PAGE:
World and Nation

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U.N. finds humanitarian aid still blocked in Syria

Hundreds of thousands of Syrians have no access to medical supplies because the warring sides in the country’s civil war are blocking humanitarian relief, according to a report from the United Nations secretary-general.

The Syrian government refused to let U.N. workers deliver medicine to Douma, a suburb of the capital, Damascus, in late March, and in early April injectable medicines were prevented from being delivered to another town, the report said. Children remained beyond the reach of health workers administering polio vaccines, it said, and two new cases were confirmed in April.

The report is part of the United Nations’ second 30-day assessment of how the Syrian government and rebels fighting to overthrow it have complied with a Security Council resolution ordering them to allow humanitarian aid to enter besieged towns.

The report calls the denial of medical aid “arbitrary and unjustified, and a clear violation of international humanitarian law,” and says 216,015 people lack access to medical supplies that have been blocked from entering towns or removed from convoys. It does not say by whom, but offers examples that point to government forces.

—Somini Sengupta, The New York Times

An Ivy League newspaper may be going mostly online

NEW YORK — The battle over the future of newspapers has found an unlikely flash point, above a Pinkberry on the fringes of Columbia University’s Manhattan campus.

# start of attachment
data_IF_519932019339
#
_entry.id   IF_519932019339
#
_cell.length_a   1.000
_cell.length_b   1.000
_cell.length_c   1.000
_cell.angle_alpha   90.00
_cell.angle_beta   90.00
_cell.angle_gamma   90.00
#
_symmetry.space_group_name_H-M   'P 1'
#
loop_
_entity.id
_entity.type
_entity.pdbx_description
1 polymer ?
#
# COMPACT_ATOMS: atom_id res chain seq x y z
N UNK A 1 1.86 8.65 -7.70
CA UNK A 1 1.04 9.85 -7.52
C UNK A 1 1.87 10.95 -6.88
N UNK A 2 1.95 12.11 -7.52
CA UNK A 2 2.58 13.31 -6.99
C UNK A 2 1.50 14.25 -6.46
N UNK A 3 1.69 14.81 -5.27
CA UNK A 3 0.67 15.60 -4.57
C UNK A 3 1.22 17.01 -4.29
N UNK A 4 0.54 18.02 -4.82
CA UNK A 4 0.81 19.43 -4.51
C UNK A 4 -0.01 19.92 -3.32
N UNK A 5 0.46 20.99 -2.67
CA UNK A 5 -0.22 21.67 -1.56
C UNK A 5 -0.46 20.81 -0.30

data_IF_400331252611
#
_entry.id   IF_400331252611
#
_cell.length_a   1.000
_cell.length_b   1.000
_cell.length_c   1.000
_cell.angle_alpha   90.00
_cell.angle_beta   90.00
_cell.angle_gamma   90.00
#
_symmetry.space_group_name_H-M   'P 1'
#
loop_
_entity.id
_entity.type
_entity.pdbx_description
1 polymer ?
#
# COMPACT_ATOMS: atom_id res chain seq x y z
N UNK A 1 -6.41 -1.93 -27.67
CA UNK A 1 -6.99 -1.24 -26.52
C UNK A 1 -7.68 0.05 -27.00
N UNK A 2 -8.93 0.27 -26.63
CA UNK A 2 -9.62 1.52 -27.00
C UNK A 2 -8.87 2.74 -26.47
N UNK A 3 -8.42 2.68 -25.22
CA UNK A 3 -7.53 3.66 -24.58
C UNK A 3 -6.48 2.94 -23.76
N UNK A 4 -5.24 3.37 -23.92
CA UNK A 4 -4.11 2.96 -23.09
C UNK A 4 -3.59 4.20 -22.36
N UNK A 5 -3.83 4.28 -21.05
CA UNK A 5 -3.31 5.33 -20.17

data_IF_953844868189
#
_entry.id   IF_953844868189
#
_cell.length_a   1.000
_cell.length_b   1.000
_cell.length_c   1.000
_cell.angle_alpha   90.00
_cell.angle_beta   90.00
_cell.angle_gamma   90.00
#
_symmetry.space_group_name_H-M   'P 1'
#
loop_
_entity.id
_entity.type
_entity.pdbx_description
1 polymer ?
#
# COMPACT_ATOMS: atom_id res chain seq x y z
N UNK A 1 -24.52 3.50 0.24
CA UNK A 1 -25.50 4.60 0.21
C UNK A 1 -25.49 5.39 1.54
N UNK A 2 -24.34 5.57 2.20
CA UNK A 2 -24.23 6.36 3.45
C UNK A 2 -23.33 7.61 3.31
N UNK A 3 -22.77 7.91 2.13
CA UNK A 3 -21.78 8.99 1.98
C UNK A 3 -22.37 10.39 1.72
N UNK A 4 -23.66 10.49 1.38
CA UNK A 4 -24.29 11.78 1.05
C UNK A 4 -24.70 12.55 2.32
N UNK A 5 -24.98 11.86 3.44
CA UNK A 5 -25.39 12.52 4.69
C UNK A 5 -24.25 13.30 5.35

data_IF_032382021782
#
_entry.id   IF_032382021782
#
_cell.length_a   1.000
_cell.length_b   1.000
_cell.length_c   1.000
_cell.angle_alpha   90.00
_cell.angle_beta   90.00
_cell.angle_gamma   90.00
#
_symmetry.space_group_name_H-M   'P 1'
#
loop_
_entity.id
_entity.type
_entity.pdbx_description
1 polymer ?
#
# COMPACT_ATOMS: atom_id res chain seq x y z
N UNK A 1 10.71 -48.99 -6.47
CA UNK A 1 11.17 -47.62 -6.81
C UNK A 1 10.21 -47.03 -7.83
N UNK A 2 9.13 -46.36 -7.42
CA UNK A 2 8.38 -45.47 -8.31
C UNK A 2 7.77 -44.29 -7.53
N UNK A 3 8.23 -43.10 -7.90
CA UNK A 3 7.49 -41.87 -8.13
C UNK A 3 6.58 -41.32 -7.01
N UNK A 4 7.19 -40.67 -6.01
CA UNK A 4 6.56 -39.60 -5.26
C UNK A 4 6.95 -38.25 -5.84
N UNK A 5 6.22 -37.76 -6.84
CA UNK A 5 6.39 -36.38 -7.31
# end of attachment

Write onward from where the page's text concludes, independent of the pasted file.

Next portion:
There, on Wednesday night, in the offices of the university’s student-run newspaper, the Columbia Daily Spectator, its editor announced a plan to stop printing daily and switch to a weekly edition beginning in the fall. The Spectator would be first Ivy League newspaper to make such a move.

The announcement has pitted a group of the paper’s alumni who are angered by the decision against those who view the move as a necessary embrace of the digital age.

“I am quite simply appalled by the arrogant, presumptuous tone of the board members, and the staff, who want so blithely to dispense with more than a hundred years of tradition,” John R. MacArthur, a trustee, the publisher of Harper’s magazine and an evangelist for print, wrote in an email earlier this month.

Michael Ouimette, the publisher of the Spectator, a nonprofit that has operated independently of the university since 1962, responded that moving to a predominantly online publication would “enable us to concentrate on the quality of our stories and our digital future.”

No formal decision has been made, said Wendy Brandes, the board’s chairwoman, and it will most likely be put to a vote among the 11 alumni trustees.

—Ravi Somaiya and Sydney Ember, The New York Times